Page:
It was the early Hasidic movement that really brought the esoteric wisdom of the Kabbalah into the crucial sphere of daily existence for all who were receptive. Founded by the charismatic, lay Jewish preacher and faith healer known as the Baal Shem Tov (Bearer of the Good Name), this movement arose with astonishing speed in the latter half of the eighteenth century in Eastern Europe (Neusner). The Baal Shem Tov preached that joy and bodily vigor are methods by which even the least schooled in formal spiritual practice can come closer to the deity.

To his other disciples, he also taught highly obstrusive, meditative techniques involving unification of the Hebrew letters through complex visualizations (Neusner). Interestingly, though, the Baal Shem Tov also instituted the practice of spiritual counseling between rebbe (spiritual master) and Hasid as a pivotal feature of the Hasidic way. What form did such spiritual counseling take? And how does it relate to us at the end of the twentieth century?

Especially with the new, emerging paradigm in Western psychology-with its humanistic and transpersonal perspective-Kabbalistic and Hasidic ideas and practices seem highly pertinent today. Indeed, a growing number of health care professionals – in fields now encompassing psychiatry and nursing, psychology and counseling – are utilizing classic Kabbalistic methods to help others achieve greater inner harmony and direction in life (Milligram).

For central to this ancient system of knowledge is the notion that we are each cloaked in physical form in order for our soul to carry out a unique mission for the Almighty. The better able we are to recognize-and then conduct-our specific mission on this earth, the more joyful and fulfilled our lives become (Foot). Jewish mystics have long taught that the lack of a sense of purpose or direction is a sure sign that we have somehow lost our way and need guidance to remember our personal tikkun (sphere of rectification/redemption) for our present existence.

Early Hasidic leaders like Rabbi Nachman of Bratslav (great-grandson of the Baal Shem Tov) utilized many different techniques to promote inner growth in their numerous followers. Such techniques were highly individualized in nature, and always designed to aid a particular man or woman in a particular period in his or her life, within the larger boundaries of historical period and surrounding culture (Foot).

Of course, some rebbes were renowned for practicing one or another form of spiritual counseling; such masterful specialists came to be known far and wide in the Hasidic world and Hasidim would journey many days for their annual spiritual counseling session. The specific techniques of the rebbes included dream-analysis, imaginal work, mental shock, storytelling, and directed advice often suggesting that the Hasid go to an unfamiliar town and there you will find an answer to your problem.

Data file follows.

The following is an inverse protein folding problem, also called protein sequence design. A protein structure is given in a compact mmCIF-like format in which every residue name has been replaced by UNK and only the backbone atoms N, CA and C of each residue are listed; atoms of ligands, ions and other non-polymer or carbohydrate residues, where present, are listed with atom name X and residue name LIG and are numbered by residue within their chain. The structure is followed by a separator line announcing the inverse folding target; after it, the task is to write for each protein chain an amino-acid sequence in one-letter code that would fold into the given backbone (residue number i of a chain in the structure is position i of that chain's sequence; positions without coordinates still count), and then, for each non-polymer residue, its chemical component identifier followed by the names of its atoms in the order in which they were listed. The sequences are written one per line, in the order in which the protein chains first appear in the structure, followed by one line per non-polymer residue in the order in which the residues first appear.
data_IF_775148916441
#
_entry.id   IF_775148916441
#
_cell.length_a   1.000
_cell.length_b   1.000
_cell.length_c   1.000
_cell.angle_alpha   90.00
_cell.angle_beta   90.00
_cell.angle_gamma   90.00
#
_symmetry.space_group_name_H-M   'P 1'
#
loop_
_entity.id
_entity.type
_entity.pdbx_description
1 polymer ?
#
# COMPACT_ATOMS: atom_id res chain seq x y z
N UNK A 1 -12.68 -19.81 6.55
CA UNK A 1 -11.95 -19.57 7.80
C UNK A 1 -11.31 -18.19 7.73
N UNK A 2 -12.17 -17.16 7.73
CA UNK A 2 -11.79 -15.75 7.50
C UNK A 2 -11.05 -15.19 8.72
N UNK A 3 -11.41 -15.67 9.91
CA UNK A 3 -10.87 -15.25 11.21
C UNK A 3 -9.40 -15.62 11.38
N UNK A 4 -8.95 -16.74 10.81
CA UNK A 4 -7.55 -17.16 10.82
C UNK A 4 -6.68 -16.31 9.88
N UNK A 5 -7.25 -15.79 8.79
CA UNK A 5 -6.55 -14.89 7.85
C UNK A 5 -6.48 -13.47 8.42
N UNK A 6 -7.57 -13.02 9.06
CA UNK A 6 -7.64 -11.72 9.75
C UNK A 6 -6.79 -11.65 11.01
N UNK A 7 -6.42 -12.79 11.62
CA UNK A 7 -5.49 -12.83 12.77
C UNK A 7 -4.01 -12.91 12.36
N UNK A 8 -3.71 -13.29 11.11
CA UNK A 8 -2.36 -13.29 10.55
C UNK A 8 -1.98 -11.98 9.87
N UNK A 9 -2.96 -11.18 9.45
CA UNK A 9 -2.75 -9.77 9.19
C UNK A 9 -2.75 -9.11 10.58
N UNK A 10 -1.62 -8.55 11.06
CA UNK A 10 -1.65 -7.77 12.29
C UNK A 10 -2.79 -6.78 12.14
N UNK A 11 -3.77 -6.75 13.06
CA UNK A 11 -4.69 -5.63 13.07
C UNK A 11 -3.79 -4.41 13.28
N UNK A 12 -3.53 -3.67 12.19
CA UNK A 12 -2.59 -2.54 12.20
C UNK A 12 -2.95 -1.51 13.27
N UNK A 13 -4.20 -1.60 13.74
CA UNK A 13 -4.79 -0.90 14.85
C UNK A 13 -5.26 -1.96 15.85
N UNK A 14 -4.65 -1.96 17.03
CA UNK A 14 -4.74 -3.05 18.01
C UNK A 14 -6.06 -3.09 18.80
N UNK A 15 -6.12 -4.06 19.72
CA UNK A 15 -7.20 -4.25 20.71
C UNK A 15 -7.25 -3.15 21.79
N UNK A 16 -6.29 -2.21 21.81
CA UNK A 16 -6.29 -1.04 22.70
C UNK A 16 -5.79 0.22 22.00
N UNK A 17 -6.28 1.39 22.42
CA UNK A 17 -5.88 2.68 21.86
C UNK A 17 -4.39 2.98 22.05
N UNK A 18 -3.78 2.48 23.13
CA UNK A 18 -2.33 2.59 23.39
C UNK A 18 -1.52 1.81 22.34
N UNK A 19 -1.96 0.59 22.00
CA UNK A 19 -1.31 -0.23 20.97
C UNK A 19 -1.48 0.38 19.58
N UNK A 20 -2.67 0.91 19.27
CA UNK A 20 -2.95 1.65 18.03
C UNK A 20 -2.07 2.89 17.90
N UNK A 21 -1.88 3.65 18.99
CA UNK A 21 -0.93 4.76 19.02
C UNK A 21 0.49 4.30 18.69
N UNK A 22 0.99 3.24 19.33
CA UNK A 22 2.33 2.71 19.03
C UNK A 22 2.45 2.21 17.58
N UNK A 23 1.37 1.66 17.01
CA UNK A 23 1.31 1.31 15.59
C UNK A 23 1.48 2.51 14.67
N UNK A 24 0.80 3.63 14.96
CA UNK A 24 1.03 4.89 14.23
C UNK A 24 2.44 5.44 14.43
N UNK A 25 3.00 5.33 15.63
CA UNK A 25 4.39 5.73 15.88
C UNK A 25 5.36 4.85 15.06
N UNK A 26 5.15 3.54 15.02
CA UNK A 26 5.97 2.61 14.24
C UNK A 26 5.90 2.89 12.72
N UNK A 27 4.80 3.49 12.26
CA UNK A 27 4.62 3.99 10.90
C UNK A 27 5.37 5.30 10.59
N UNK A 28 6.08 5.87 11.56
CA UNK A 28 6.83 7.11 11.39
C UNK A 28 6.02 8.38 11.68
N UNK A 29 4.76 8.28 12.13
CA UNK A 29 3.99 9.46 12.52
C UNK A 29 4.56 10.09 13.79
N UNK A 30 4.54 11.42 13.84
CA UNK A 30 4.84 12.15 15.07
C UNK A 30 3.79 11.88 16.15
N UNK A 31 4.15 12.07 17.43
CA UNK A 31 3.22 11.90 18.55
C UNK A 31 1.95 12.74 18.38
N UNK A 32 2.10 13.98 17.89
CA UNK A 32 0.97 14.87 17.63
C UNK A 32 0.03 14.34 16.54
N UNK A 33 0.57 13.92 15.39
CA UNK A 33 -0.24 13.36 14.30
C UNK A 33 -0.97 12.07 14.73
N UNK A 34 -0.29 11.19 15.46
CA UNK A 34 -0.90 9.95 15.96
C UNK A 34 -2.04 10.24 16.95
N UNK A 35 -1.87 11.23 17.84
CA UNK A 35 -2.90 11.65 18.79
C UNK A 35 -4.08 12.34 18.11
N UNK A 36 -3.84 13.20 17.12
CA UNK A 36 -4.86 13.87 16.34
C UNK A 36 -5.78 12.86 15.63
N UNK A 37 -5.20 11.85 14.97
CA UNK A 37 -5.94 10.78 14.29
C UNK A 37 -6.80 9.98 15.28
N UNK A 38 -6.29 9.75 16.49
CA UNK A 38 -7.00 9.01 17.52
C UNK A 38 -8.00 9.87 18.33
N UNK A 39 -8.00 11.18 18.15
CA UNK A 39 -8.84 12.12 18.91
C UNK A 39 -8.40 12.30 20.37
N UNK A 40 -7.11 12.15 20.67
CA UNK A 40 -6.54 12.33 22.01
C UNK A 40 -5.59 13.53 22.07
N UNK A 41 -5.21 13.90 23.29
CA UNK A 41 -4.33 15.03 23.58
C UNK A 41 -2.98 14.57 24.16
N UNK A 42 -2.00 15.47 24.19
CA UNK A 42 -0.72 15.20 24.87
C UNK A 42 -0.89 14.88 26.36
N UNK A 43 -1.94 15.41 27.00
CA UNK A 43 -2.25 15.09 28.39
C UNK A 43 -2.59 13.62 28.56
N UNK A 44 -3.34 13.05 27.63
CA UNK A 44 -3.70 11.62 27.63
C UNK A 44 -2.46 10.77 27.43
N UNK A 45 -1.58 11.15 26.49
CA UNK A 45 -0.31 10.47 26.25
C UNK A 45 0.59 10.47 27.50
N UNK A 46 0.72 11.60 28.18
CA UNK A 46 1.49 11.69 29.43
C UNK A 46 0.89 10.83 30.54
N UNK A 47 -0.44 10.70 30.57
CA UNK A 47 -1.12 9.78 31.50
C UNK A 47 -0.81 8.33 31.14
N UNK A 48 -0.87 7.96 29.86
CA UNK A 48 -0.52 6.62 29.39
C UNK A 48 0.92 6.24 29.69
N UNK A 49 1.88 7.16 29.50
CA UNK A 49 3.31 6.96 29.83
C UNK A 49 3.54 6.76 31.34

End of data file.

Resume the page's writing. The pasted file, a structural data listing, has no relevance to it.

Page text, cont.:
Oracular methods were also employed at times; these included Torah divination and soul-reading through the rebbe’s trance state (Agus). Recognizing acutely that each person dwells in a living social network that strongly affects his or her day-to-day life, the Hasidic founders made intense use of social forms of therapy or counseling to initiate momentum for growth in the Hasid seeking change within. In my own practice as a psychologist, I have found the Kabbalistic emphasis on storytelling and on training the Higher Will to be quite effective in helping people to find their pathway to divine purpose (Montefiore).

For centuries, too, Jewish mystics have prized the right use of imagination as a tremendously powerful force that can guide us through the vicissitudes of life. I therefore incorporate meditative techniques developing the Higher Will as well as the imagination, often adapting passages from age-old Kabbalistic works for this goal. Above all, the Kabbalah provides me with a comprehensive framework for placing a person’s problems or challenges within a broader spiritual perspective (Montefiore).

The inspiring words of the thirteenth-century Zohar (Book of Splendor) say it well: When the whole of man had been duly shaped with all its members, God associated Himself with him and put a holy soul into him . . so that he might attain his full perfection. Hence, while the holy soul is still within man’s body, it is incumbent upon him to multiply the image of the King in the world. There is in this an esoteric thought involved, the Zohar adds, namely, that just as the celestial stream flows on forever without ceasing, so man must see that his own river shall not cease in the world.